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Chaparral Energy highlights cube project production in first quarter operational and financial results

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Three rigs drill wells as part of Chaparral Energy's cube project in the Merge Play of the Anadarko Basin in Canadian County earlier this year. The company recently wrapped up drilling and completion work on the project, and saw encouraging results as part of initial production runs during the first quarter involving several of the 11 wells involved. [CHAPARRAL ENERGY]
Three rigs drill wells as part of Chaparral Energy's cube project in the Merge Play of the Anadarko Basin in Canadian County earlier this year. The company recently wrapped up drilling and completion work on the project, and saw encouraging results as part of initial production runs during the first quarter involving several of the 11 wells involved. [CHAPARRAL ENERGY]

Chaparral Energy Corp. on Thursday highlighted strong initial production results from a cube-style development project it recently completed in the Anadarko Basin’s Merge play as part of its first-quarter report covering operational and financial data.

The company reported a net loss of about $104 million, or $2.28 a share, on total revenues of about $49.8 million and adjusted earnings before interest, taxes, depreciation and amortization of about $28.3 million.

In the first quarter of 2018, the company reported a net loss of about $11.4 million, or 25 cents a share, on total revenues of about $59 million and adjusted earnings before interest, taxes, depreciation and amortization of about $29.4 million.

Officials said Chaparral’s bottom line during the first quarter this year was affected by about $51 million in losses through hedging activities and a $49.7 million non-cash charge it incurred because it lowered prices used to create an estimated value on its reserves.

However, the company remained on track operationally, reporting first-quarter daily average total production of 20,800 barrels of oil equivalent, with 15,900 barrels of that coming from its wells in the STACK play of the Anadarko Basin.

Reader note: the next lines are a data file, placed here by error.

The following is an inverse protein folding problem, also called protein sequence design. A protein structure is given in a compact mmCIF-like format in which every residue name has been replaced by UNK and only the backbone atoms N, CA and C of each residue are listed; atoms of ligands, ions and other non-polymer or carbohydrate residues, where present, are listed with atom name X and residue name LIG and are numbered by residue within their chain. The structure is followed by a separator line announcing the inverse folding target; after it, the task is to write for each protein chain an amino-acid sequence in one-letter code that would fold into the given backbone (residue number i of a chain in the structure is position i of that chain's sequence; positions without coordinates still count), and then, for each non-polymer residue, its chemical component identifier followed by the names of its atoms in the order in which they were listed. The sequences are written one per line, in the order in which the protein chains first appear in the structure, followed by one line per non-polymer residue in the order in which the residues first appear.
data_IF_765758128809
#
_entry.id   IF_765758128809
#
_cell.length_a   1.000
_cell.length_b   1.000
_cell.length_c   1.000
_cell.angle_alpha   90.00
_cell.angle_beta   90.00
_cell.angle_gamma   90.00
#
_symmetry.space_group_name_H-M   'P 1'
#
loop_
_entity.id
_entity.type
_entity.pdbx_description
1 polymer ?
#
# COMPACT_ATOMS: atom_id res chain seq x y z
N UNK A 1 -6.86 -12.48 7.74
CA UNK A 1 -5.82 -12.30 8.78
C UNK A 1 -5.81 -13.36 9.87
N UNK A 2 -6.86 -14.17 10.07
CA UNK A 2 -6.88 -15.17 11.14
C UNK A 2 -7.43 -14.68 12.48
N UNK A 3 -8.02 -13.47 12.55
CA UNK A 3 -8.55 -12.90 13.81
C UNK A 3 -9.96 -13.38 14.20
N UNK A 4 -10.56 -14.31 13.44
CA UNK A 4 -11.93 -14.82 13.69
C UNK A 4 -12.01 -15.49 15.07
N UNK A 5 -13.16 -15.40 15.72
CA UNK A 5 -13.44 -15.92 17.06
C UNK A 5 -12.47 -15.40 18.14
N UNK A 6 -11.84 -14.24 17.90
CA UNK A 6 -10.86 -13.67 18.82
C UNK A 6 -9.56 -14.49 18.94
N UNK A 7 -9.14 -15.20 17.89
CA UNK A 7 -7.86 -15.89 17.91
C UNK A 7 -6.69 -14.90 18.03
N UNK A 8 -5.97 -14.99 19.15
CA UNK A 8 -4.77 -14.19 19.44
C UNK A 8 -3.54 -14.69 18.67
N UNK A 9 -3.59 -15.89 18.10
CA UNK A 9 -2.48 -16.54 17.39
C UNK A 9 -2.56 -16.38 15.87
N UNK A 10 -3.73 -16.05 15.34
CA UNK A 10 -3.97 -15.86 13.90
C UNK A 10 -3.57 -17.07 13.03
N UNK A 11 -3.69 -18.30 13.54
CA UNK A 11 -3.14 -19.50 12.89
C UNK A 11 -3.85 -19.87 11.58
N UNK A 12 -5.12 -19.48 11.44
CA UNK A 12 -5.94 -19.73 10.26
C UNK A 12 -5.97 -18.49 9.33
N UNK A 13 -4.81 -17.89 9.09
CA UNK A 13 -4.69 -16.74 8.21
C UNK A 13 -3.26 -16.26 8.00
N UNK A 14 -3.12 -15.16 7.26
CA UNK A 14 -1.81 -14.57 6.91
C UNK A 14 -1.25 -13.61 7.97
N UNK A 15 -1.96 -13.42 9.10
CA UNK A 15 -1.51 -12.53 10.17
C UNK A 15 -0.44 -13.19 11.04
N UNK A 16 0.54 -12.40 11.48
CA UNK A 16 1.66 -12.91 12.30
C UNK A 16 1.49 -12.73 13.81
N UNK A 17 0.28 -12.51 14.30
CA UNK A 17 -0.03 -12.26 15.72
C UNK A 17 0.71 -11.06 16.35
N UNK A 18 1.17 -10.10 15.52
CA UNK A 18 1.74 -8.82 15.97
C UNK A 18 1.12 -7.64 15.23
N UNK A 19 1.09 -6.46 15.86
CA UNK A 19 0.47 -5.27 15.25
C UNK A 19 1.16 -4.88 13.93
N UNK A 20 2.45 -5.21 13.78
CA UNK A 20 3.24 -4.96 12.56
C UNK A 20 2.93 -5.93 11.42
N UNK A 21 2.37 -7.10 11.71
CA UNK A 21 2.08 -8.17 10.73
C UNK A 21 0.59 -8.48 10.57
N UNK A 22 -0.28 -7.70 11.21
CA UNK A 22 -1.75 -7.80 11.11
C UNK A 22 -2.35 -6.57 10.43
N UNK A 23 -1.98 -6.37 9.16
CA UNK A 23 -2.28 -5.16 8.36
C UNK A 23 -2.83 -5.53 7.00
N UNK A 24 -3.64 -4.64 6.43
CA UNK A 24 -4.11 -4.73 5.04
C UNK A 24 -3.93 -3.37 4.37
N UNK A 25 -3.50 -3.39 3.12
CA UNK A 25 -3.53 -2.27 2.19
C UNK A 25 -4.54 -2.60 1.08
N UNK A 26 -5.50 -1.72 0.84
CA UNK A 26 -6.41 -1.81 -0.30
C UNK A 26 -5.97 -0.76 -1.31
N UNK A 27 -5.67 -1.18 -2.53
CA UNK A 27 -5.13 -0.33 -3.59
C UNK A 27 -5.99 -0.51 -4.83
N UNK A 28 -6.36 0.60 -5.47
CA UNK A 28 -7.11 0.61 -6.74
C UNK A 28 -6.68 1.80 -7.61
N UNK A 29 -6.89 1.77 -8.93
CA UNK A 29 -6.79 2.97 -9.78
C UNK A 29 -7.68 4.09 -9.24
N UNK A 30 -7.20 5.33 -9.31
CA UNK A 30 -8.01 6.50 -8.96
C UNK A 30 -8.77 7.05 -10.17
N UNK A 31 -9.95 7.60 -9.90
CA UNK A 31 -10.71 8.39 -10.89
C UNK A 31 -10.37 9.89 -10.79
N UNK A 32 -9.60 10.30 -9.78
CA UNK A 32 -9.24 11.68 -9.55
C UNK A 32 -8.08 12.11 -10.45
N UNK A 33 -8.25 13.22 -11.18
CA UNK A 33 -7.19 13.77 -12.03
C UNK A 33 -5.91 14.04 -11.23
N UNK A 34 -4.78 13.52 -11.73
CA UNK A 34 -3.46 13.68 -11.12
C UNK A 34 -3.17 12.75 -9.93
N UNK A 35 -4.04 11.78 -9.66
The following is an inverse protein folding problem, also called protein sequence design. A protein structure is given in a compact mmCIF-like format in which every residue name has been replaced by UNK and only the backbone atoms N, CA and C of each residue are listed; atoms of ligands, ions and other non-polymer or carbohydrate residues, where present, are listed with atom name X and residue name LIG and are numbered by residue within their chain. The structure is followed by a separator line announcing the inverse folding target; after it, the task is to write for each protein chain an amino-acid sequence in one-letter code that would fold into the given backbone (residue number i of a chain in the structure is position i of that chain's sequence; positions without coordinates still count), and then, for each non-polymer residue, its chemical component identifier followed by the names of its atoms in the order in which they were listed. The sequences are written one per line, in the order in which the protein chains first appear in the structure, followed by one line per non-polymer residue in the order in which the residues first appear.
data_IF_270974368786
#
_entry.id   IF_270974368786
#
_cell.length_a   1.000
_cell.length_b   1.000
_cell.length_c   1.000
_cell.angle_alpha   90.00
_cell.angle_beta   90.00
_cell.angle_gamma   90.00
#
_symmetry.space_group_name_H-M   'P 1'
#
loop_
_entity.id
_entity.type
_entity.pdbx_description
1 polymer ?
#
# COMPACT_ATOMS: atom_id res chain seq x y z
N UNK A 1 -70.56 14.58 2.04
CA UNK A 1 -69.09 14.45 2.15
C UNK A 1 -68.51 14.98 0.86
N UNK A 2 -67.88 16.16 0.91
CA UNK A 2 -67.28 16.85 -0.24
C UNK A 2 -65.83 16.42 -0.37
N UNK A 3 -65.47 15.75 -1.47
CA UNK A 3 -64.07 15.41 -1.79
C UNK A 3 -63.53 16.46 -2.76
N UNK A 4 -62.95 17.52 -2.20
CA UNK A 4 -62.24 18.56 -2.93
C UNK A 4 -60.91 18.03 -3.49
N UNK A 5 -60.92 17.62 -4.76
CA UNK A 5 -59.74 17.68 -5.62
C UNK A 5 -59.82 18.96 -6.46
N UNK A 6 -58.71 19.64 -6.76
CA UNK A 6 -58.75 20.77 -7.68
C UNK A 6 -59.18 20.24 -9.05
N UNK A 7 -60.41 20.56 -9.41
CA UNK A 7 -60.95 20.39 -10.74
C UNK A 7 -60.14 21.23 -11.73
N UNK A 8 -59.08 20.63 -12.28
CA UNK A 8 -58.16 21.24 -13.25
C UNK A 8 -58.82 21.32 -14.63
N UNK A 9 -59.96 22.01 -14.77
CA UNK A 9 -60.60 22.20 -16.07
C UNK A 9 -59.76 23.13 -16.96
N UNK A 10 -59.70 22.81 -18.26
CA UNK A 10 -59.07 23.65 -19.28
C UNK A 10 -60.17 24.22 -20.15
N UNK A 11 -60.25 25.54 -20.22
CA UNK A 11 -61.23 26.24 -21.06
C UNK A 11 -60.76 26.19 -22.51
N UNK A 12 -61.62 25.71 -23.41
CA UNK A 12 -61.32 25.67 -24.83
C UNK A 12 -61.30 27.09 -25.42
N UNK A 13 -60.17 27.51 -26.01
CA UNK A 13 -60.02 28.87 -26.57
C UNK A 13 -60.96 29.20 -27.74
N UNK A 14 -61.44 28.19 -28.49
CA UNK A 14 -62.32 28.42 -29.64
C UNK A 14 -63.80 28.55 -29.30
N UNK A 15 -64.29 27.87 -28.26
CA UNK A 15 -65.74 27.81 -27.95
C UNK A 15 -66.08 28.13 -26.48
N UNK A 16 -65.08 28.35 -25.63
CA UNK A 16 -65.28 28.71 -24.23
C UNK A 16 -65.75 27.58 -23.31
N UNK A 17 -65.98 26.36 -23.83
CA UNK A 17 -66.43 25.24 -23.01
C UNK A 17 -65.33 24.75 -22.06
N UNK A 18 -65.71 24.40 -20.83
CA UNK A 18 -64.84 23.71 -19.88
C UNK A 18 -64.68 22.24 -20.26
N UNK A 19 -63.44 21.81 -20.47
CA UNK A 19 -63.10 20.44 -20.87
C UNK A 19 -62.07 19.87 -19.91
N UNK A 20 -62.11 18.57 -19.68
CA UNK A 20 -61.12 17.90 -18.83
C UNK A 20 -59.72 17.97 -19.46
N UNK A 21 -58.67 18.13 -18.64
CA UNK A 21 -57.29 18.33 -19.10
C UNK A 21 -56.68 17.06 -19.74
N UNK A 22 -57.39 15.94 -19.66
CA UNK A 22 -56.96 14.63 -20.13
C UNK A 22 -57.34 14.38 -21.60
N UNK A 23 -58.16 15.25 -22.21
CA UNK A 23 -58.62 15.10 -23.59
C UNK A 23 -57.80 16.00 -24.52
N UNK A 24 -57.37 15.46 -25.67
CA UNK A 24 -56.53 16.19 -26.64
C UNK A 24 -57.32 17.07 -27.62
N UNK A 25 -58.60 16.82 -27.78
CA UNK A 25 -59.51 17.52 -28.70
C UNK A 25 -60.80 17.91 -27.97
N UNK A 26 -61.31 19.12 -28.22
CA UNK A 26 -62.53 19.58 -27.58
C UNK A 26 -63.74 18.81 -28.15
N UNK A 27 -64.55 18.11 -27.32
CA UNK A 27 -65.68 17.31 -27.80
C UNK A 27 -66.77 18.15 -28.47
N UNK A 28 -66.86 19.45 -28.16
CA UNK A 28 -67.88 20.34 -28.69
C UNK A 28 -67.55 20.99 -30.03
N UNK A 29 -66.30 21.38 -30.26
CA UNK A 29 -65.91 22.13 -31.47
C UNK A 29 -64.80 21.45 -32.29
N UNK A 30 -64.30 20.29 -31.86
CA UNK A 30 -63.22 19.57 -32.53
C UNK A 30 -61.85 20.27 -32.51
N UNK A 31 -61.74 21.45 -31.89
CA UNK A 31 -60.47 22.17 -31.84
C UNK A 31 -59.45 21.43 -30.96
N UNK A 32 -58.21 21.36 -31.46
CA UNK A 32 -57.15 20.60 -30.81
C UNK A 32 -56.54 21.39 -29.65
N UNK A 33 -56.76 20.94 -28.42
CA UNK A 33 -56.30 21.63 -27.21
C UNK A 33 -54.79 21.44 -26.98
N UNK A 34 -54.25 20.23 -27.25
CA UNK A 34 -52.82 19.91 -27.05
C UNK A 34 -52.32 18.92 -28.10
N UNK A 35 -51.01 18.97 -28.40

Both metrics were within previous guidance the company had issued for the quarter, with officials also noting average daily production from the STACK play was 30% more than what it had been during first-quarter 2018.

Officials said Chaparral’s production mix for the quarter was 33% oil, 27% natural gas liquids and 40% natural gas.

As for its cube-style development project, Chaparral wrapped drilling on its Foraker project in Canadian County during the first quarter of the year. Officials said 11 wells were drilled from three pads to produce from different formations within a mile-square area.

Officials said they completed initial production runs on three of the wells during the first quarter, and that each exceeded their expectations, producing an average of 1,292 barrels of oil (equivalent) daily, where 42% of that was oil.

Initial production runs were started on the other eight wells that are part of that project before the end of the first quarter, they said.

“While we still need more time to assess the detailed results and learnings from this one-mile full section development, the clear enhanced productivity we are seeing provides us with insight into the upside potential of cube style development within our acreage,” Chaparral CEO Earl Reynolds stated in the release.

Chaparral operated four drilling rigs in the first quarter, spending $76.8 million in capital expenditures during the period. Officials said the company cut its number of operated rigs to three in April.

Officials also said the company brought 12 new STACK wells to sales during the quarter.

Reynolds said the company continues to improve its operational excellence by driving down per-foot lateral drilling costs and by boosting drilling and completion efficiencies.

“As we progress through 2019, we will continue to build our knowledge, apply operational efficiencies and implement learnings from our successful spacing tests” to continue those improvements, he said. “We will remain focused on capital discipline and operational execution, which will allow us to continue to grow production and move closer to achieving cash flow neutrality.”

Jack Money

Jack Money has worked for The Oklahoman for more than 20 years. During that time, he has worked for the paper’s city, state, metro and business news desks, including serving for a while as an assistant city editor. Money has won state and regional... Read more ›

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